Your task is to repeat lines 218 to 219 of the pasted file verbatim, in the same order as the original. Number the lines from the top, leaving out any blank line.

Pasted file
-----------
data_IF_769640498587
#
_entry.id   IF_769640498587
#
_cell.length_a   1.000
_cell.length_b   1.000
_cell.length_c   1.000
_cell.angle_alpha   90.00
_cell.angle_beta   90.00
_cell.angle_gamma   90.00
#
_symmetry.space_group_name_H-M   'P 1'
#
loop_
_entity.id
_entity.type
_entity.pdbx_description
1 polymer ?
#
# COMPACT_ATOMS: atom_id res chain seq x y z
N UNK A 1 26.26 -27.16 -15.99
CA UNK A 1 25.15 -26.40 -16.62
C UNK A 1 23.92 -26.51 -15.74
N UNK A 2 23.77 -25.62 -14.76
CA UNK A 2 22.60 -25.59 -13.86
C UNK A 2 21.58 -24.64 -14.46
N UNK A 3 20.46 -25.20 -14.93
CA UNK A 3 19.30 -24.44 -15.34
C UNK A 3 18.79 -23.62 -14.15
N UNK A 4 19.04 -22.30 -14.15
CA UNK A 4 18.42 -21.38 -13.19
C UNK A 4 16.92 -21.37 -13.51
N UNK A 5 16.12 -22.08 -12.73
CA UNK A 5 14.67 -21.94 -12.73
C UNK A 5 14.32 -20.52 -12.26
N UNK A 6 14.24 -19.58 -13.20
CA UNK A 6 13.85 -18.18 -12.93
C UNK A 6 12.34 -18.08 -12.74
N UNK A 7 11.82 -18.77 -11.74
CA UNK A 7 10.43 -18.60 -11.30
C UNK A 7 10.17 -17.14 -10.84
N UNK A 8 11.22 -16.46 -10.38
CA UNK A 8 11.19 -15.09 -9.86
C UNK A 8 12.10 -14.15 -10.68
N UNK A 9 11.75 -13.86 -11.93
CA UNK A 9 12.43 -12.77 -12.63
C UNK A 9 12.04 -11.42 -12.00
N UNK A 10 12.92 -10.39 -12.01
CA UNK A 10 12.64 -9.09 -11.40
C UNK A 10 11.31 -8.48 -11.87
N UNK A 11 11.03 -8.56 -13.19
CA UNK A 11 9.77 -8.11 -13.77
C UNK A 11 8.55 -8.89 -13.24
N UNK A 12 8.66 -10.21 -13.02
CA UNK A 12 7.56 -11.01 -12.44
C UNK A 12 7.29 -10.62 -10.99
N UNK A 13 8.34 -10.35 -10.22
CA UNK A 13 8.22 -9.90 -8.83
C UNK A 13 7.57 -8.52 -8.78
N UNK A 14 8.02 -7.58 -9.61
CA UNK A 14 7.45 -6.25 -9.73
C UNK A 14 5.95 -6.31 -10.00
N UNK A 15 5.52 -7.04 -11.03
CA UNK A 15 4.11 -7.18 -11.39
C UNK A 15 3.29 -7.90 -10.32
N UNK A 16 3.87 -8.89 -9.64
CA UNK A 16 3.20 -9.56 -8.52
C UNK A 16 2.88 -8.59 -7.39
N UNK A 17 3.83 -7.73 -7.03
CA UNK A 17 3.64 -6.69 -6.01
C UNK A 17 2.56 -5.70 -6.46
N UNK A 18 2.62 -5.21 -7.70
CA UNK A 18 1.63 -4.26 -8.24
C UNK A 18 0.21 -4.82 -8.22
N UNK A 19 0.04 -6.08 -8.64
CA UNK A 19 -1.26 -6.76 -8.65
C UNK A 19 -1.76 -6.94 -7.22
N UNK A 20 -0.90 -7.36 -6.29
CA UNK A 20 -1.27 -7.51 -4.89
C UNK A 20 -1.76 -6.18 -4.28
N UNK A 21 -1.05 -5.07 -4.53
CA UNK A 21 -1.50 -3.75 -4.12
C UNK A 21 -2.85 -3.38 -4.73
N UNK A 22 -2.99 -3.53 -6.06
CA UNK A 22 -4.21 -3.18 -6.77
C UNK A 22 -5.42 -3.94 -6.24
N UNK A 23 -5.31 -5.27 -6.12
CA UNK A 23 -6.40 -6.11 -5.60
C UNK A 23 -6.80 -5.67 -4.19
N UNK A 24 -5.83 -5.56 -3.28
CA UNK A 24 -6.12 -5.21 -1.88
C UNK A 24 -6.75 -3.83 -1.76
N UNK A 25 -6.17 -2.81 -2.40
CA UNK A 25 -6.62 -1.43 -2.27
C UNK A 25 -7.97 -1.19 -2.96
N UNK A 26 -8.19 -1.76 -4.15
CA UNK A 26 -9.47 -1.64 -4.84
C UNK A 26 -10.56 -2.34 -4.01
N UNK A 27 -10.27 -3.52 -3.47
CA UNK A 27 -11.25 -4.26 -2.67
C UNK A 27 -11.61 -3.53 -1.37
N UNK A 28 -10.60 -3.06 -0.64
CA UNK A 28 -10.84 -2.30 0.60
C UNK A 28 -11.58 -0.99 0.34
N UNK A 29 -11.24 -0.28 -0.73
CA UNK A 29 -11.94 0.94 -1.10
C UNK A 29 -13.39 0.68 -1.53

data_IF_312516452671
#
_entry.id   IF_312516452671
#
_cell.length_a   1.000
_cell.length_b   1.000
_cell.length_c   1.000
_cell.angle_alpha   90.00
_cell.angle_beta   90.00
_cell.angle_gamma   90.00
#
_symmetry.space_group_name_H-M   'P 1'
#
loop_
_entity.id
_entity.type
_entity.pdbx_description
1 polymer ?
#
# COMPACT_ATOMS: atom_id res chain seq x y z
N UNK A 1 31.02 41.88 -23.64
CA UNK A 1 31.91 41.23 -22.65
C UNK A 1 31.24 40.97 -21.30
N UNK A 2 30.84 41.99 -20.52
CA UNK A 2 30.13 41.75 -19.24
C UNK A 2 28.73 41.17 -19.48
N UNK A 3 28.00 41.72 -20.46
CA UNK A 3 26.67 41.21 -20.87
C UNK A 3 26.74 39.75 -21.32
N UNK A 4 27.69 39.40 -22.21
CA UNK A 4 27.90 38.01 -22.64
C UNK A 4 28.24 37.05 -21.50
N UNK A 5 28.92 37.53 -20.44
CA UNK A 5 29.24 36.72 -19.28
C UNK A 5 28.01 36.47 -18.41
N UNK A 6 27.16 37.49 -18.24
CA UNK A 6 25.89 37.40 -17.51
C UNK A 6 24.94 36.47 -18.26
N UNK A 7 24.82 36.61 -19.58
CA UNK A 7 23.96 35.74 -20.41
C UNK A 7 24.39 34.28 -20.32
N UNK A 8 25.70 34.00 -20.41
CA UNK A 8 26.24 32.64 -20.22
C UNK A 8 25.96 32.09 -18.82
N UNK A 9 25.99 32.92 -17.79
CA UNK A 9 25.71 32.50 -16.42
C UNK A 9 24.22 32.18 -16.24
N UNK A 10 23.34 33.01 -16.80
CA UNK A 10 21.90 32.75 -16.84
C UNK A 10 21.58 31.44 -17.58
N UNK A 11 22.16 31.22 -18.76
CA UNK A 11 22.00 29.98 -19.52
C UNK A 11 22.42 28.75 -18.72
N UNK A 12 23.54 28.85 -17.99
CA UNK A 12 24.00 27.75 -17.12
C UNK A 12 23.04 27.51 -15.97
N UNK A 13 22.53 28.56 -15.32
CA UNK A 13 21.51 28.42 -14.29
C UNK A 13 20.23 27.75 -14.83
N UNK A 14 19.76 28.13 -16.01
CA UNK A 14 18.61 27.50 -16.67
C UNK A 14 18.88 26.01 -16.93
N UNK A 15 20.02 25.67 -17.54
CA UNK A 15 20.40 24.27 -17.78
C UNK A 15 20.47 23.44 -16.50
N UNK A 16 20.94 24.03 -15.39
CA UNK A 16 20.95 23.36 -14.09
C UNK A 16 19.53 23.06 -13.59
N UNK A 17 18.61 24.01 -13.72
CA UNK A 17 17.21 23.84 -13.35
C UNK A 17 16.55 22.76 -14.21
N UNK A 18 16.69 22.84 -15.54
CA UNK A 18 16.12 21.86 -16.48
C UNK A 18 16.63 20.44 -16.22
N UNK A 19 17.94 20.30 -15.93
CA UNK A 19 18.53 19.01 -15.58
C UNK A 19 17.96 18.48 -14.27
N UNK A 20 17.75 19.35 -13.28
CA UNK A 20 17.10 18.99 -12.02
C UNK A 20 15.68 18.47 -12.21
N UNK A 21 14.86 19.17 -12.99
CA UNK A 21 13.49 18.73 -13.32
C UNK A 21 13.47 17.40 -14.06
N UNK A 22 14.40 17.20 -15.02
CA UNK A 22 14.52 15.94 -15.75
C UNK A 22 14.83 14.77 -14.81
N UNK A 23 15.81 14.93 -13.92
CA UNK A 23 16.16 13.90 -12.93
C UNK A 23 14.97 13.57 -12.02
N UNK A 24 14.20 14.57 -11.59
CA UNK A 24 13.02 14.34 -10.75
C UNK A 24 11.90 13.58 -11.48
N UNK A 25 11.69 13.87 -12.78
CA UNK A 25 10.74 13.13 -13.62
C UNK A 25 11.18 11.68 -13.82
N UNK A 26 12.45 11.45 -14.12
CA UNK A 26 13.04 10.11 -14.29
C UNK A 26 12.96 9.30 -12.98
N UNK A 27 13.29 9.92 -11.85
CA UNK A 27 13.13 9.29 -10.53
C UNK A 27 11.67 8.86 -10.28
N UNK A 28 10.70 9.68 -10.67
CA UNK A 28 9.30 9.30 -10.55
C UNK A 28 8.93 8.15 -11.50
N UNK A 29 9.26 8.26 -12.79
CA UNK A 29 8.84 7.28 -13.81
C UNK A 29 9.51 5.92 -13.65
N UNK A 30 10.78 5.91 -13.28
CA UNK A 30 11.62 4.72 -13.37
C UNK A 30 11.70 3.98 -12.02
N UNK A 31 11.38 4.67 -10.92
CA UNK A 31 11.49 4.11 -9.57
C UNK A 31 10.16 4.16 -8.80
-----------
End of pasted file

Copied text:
N UNK A 31 11.38 4.67 -10.92
CA UNK A 31 11.49 4.11 -9.57